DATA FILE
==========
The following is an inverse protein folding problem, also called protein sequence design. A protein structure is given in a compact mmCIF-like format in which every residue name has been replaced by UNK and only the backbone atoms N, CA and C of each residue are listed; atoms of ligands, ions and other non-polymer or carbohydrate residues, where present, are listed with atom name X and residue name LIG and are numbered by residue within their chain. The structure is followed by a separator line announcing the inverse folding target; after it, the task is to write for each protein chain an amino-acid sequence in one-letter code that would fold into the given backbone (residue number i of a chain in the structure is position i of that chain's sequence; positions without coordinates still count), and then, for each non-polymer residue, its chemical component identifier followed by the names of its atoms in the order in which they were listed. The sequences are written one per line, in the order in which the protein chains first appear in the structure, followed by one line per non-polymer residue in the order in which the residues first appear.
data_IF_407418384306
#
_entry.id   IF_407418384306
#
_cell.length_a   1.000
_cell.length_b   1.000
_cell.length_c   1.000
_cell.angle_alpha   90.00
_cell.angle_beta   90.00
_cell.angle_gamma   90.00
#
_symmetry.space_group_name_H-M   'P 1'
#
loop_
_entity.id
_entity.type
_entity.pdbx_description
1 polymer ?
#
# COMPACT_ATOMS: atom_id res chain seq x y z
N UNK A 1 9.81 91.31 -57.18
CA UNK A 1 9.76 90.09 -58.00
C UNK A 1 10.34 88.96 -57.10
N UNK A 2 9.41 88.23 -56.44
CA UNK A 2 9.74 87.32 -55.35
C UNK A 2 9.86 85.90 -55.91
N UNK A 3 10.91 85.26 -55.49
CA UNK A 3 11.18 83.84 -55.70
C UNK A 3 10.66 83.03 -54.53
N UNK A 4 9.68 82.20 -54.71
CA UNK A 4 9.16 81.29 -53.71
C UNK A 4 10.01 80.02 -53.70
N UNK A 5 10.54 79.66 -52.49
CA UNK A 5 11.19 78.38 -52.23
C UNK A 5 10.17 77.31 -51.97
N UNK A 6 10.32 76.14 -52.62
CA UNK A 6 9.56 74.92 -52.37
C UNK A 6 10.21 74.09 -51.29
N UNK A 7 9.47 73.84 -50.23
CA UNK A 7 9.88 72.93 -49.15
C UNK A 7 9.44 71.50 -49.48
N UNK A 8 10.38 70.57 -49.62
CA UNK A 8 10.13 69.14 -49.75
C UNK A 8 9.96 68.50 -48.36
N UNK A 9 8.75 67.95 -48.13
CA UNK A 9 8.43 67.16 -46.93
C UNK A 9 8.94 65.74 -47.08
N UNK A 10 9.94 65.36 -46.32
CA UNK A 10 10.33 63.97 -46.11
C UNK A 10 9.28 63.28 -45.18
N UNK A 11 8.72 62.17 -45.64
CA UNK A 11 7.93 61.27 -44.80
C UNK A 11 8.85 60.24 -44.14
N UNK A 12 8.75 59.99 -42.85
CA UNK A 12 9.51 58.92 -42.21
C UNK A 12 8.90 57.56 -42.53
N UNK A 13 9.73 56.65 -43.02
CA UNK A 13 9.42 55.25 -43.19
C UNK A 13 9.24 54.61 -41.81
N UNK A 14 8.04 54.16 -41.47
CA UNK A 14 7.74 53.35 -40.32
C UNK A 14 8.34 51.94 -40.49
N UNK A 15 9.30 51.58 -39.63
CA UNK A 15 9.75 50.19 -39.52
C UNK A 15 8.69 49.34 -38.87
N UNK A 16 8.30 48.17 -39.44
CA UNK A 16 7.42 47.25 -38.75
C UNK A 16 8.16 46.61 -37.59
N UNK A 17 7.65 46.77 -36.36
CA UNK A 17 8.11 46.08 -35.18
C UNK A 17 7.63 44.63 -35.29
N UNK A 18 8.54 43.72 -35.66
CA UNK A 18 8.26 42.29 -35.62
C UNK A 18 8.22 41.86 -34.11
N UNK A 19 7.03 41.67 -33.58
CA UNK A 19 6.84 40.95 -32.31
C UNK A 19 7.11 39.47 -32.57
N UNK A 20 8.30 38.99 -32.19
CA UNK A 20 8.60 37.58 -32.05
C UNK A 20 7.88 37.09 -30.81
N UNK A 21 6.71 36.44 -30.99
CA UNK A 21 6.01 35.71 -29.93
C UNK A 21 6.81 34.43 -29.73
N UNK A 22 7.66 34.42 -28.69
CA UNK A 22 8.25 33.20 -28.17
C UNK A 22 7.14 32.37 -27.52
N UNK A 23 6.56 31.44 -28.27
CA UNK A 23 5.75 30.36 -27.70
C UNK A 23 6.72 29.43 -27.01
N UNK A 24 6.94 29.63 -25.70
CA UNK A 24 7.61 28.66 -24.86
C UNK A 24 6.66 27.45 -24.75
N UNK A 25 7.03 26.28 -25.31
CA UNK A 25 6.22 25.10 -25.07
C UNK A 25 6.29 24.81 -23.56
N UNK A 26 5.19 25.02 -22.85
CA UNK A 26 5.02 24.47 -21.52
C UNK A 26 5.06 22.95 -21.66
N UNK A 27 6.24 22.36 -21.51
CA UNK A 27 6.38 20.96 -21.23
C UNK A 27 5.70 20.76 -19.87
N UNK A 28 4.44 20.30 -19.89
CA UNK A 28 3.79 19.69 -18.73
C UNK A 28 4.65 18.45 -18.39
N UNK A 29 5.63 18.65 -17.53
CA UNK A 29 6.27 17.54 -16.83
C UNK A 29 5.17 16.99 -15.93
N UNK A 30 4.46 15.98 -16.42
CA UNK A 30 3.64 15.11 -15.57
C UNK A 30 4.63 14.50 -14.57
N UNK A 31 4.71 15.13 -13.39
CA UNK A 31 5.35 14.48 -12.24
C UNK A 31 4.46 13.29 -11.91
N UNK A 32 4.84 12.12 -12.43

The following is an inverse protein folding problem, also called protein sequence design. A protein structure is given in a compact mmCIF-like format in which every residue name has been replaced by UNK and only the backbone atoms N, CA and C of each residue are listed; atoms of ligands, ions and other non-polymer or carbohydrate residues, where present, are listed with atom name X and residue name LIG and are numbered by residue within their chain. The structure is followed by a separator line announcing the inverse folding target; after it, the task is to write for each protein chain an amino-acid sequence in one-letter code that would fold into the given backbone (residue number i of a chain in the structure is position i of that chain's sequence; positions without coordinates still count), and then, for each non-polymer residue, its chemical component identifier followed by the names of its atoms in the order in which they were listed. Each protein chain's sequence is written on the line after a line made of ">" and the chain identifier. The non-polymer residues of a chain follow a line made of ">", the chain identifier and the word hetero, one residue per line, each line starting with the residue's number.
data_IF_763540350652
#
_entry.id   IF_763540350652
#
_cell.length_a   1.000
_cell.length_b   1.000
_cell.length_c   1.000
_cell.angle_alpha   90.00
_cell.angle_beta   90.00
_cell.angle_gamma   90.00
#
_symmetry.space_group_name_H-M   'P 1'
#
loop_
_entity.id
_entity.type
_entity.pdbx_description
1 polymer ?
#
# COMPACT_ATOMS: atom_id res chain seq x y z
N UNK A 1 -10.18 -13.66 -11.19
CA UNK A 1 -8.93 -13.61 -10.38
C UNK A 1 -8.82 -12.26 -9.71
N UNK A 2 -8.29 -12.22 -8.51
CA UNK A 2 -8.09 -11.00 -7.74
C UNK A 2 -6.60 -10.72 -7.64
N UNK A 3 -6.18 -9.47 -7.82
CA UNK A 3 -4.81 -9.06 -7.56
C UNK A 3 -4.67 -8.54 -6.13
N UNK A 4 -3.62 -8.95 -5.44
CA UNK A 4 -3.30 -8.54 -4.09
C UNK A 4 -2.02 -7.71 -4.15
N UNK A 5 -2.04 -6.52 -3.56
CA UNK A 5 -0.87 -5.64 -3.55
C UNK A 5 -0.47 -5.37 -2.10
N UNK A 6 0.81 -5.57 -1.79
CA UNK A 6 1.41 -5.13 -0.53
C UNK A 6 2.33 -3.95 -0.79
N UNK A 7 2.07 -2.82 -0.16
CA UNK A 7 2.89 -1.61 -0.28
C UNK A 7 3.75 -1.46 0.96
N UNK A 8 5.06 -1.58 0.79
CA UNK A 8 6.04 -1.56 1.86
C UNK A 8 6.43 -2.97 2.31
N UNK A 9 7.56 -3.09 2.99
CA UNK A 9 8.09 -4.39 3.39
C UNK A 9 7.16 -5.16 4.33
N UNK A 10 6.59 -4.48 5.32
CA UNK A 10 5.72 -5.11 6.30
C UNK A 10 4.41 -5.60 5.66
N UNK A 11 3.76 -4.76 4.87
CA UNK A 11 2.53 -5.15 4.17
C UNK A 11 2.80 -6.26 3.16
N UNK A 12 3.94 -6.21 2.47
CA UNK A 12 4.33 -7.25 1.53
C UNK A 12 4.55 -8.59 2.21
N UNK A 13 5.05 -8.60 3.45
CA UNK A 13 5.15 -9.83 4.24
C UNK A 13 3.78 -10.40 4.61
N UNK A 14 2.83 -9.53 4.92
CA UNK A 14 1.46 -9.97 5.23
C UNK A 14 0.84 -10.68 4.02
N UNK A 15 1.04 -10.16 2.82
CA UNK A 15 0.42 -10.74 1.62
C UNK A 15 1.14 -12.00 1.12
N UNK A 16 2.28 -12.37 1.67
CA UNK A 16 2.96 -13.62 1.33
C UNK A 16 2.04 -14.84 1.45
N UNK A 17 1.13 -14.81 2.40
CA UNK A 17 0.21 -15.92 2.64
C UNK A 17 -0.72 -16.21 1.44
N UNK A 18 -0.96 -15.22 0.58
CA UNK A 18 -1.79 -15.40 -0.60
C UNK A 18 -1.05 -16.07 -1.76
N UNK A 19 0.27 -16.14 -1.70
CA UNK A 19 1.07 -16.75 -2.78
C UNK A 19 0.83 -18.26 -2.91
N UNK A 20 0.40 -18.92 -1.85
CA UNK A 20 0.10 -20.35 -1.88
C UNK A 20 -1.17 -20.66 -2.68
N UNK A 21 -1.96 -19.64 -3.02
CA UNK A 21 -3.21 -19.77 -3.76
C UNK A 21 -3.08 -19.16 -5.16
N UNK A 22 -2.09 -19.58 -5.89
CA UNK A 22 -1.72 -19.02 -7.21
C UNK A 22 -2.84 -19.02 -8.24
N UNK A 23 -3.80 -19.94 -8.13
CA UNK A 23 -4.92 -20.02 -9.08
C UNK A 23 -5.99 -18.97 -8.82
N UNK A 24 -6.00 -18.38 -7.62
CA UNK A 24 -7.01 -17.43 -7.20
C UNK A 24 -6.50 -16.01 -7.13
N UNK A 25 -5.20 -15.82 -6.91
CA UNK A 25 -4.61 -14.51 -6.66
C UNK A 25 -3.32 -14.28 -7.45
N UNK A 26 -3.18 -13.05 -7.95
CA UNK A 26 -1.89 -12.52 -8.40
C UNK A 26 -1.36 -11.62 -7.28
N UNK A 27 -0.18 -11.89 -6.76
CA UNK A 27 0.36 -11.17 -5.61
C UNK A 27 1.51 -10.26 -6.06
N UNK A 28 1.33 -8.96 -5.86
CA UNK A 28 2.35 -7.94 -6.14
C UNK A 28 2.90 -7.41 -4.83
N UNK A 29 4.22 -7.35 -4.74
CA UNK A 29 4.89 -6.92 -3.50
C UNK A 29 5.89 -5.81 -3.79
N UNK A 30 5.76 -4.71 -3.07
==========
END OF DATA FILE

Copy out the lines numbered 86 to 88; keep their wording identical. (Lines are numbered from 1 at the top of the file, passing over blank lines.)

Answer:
CA UNK A 22 8.25 33.20 -28.17
C UNK A 22 7.14 32.37 -27.52
N UNK A 23 6.56 31.44 -28.27